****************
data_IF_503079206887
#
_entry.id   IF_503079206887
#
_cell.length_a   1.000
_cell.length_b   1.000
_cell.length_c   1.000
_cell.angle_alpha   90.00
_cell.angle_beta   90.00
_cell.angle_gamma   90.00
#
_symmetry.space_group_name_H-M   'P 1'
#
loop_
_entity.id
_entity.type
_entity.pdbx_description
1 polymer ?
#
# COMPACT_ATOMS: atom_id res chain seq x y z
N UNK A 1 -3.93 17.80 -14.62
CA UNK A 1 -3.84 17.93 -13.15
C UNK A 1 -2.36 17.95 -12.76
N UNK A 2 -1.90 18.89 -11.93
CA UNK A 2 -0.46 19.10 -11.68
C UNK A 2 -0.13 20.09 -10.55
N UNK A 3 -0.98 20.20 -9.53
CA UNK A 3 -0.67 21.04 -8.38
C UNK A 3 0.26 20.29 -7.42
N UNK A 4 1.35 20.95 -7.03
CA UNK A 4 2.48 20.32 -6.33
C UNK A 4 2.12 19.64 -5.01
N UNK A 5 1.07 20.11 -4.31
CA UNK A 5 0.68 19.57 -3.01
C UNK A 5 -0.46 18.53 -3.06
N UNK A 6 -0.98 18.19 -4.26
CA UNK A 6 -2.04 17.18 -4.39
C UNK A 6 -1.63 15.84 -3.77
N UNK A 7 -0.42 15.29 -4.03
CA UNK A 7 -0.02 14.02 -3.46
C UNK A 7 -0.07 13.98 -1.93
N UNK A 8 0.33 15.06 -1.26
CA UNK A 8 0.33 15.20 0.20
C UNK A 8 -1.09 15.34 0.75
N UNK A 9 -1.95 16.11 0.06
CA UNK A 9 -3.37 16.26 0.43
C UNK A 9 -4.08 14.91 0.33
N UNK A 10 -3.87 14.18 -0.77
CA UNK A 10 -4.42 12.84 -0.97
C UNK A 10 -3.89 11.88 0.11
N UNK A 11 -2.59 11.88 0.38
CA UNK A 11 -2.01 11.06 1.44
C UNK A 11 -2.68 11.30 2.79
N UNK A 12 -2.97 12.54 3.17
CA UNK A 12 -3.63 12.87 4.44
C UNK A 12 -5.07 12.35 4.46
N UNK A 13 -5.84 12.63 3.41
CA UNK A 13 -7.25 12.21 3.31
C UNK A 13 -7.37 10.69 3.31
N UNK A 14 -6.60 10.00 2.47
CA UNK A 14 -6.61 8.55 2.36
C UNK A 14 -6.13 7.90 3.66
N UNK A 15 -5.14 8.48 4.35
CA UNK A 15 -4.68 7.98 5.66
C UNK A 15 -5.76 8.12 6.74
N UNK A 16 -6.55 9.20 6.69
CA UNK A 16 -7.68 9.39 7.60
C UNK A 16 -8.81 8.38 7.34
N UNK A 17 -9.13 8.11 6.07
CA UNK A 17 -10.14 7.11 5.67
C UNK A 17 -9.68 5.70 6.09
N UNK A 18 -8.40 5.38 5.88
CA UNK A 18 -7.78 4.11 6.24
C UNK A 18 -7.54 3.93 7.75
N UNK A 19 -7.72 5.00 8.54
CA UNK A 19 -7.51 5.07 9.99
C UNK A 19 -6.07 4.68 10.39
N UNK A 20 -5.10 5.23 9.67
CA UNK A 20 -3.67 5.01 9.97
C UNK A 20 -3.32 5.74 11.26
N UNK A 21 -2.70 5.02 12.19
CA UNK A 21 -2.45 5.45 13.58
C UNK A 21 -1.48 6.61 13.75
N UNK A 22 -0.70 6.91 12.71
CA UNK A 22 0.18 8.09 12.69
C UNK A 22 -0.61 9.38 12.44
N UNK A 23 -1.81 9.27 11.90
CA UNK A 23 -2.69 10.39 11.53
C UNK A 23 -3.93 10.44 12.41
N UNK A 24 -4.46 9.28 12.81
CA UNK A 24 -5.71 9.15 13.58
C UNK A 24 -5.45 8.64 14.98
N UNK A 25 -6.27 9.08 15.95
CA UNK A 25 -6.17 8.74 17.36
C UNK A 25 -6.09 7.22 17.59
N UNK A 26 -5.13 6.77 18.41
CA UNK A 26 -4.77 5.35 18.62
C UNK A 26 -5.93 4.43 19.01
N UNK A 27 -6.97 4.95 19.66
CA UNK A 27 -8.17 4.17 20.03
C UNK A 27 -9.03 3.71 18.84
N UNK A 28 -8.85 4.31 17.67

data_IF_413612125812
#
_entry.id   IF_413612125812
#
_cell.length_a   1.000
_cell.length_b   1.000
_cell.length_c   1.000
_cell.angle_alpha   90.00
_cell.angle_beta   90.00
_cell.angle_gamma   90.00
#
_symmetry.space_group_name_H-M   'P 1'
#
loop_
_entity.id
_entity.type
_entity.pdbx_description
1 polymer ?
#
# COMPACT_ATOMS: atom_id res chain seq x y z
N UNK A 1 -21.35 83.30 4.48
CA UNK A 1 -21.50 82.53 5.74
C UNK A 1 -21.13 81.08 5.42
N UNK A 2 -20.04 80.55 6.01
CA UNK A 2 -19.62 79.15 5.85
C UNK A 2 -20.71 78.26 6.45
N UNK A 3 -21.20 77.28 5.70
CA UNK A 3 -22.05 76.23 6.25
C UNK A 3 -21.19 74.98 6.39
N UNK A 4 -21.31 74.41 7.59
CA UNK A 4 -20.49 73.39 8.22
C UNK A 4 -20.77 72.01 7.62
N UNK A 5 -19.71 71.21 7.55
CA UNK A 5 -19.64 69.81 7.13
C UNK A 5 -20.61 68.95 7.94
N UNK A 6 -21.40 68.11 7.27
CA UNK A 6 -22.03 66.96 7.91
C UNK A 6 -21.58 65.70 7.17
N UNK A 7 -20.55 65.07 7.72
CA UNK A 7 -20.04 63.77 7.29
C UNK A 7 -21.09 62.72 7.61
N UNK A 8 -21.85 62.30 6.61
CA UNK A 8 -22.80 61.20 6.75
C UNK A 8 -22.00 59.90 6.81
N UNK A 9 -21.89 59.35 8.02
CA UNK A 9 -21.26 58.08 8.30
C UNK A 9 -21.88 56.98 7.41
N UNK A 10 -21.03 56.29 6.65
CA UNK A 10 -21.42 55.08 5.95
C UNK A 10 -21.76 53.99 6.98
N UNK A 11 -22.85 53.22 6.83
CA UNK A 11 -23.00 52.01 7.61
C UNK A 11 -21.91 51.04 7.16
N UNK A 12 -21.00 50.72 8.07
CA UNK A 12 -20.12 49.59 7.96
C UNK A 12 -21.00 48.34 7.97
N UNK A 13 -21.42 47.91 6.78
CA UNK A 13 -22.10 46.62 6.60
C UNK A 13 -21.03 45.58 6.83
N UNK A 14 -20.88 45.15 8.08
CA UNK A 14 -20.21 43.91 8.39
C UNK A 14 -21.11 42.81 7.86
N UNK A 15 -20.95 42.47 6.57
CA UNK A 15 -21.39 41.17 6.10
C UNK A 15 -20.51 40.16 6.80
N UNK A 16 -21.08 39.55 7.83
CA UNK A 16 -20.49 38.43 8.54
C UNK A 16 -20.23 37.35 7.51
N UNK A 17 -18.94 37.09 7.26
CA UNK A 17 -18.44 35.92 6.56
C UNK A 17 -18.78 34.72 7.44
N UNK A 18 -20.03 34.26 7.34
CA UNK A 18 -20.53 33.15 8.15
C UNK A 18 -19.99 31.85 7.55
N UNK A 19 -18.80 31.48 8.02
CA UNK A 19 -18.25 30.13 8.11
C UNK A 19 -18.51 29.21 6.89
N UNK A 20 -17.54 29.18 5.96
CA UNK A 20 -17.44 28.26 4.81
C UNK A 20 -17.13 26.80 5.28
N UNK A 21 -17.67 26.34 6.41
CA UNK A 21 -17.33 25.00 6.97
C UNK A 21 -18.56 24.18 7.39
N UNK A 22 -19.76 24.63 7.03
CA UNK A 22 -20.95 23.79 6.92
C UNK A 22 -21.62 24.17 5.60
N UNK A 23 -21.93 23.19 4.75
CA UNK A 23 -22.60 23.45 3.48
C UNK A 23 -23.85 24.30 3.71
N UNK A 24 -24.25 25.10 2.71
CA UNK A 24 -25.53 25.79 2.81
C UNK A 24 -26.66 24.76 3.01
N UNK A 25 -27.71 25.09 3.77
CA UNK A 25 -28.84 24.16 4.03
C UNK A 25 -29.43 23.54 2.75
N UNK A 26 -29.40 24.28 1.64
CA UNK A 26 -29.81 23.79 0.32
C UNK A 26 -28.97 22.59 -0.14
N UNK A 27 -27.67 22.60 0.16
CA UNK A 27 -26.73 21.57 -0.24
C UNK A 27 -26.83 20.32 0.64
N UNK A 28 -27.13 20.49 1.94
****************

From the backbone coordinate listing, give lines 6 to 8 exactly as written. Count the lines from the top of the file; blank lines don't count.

_cell.length_b   1.000
_cell.length_c   1.000
_cell.angle_alpha   90.00